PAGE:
At the risk of stating the obvious, Disney is massive. From films to shows to amusement parks, the reach and content of the Disney machine is almost beyond comprehension.
So when the company announced it was wading into the streaming game, the only appropriate response was a resigned shrug. Joining the likes of Netflix, Amazon Prime, Hulu and HBO Max, is Disney+, which went live in the USA and The Netherlands on November 12.
In the UK and elsewhere (apart from Australia and New Zealand on 19 Nov), we’re forced to wait till March 31, 2020. But the Internet is a thing! This means people globally are already aware of what’s new and streaming on Disney+ (and the controversies these shows have been creating). The back catalogue of Disney movies spans decades and most are also available to watch on the service. A lot of it is, well, Disney would say “outdated”.
On content like Lady and the Tramp, for example, Disney included in the description of the film: “This program is presented as originally created. It may contain outdated cultural depictions.” In this case, they’re referencing the Siamese Cats.
The recent remake of Lady and the Tramp wholly reinvented the Siamese cats. But in the original animated film, the pair are modelled on racist stereotypes of east-Asian people. They’re also the villains of the film, surprise surprise.
This Disney+ warning is only partly accurate. The problem is that the categorisation ‘outdated’ implies that at a certain point in time these things were okay.
But they weren’t. While they might have been widely accepted, they weren’t okay. They were racist then and they are racist now.
Furthermore, it’s not made clear what “outdated” content they’re referencing. There are plenty of Disney films which have all manner of nuanced problems.
Almost every film with a princess in it has deep undertones of misogyny. Mothers are often killed off so that protagonists can have motivation. Wendy is meant to be Peter Pan’s mother and love interest? Yuck. We’re not arguing that every film should have a warning, simply illustrating the inadequacy – and inconsistent application – of the existing one.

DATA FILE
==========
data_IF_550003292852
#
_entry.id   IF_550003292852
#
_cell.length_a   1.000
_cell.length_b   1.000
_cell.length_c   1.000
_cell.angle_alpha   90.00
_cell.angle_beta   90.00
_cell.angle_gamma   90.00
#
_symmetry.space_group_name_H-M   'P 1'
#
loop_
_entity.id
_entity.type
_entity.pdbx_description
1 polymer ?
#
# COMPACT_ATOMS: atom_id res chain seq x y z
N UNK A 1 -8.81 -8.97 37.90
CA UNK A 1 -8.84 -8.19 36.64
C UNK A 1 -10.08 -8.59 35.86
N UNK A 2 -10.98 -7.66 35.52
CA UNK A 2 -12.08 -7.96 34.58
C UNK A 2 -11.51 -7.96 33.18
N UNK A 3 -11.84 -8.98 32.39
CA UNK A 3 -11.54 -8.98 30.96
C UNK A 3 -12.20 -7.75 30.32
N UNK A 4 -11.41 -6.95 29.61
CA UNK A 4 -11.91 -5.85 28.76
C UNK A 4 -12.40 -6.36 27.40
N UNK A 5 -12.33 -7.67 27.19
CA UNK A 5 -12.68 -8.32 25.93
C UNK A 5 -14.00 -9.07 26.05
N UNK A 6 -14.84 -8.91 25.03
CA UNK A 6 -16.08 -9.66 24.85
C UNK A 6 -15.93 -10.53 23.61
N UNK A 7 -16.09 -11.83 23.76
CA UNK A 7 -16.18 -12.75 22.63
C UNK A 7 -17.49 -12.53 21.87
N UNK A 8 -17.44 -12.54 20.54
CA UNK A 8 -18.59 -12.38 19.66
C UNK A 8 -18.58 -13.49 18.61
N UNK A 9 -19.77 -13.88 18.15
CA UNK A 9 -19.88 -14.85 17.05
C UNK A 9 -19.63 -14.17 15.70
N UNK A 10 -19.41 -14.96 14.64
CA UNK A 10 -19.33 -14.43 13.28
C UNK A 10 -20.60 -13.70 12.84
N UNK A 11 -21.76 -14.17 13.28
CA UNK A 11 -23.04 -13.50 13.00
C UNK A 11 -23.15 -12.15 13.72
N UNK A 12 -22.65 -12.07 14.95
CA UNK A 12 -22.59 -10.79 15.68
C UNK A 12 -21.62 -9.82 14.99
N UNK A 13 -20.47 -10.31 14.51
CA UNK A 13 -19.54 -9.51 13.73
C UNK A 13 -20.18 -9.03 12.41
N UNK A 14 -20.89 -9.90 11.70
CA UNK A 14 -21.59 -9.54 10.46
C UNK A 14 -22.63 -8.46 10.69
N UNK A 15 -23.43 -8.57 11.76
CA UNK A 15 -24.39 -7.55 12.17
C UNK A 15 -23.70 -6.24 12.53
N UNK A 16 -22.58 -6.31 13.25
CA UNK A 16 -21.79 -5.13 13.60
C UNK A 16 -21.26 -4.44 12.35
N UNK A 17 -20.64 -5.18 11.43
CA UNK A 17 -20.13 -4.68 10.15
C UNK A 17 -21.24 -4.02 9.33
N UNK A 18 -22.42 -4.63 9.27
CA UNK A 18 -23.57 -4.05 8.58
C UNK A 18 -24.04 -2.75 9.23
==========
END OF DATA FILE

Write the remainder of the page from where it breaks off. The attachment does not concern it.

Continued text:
The content warning isn’t applied to other movies which have overt racist themes. Peter Pan, which is problematic for so many reasons including its depiction of Native Americans, gets no such warning. Nor does Aladdin. Nor does Pocahontas!
Also, the content warning is wrong. Not all of their films are presented as they were initially created. The Week journalist Jeva Lange pointed out that despite claiming the movies are as they were, films like Fantasia are presented having been edited.
Disney’s tactic of simply ignoring things it doesn’t want to acknowledge (like Song of the South) or removing them and rendering us all paranoid (we do all remember that sexual assault joke in Toy Story 2‘s blooper reel, right?) will only work for so long, as is evidenced by the Twitter reaction to the Disney+ content warning.
There are several overt ironies in the disclaimer Disney has posted. Firstly, how can something be a timeless classic and also include outdated cultural depictions? The terms are oxymoronic.
On the flip side, the Mouse House of now is very sensitive to things that might rock their conservative fanbase. The firing of James Gunn was evidence of this (his tweets were dredged up by alt-right ‘personality’ Mike Cernovich in the wake of Gunn’s criticism of Donald Trump).
It is worth pointing out that Disney isn’t the only studio guilty of playing in racist stereotypes. Warner Bros famously put a warning on their old episodes of Tom and Jerry: “Tom and Jerry shorts may depict some ethnic and racial prejudices that were once commonplace in American society. Such depictions were wrong then and are wrong today.”
This warning explicitly takes responsibility for the racist depictions Warner Bros property displayed (while continuing to capitalise on it, you’ll note). Disney comes close but falls short of actually owning the wrongs of the past.
Hopefully, Disney can learn from this, and move into the second decade of the 21st century with clearer ownership of its past and create content that grows in its representation of the people who enjoy their films.
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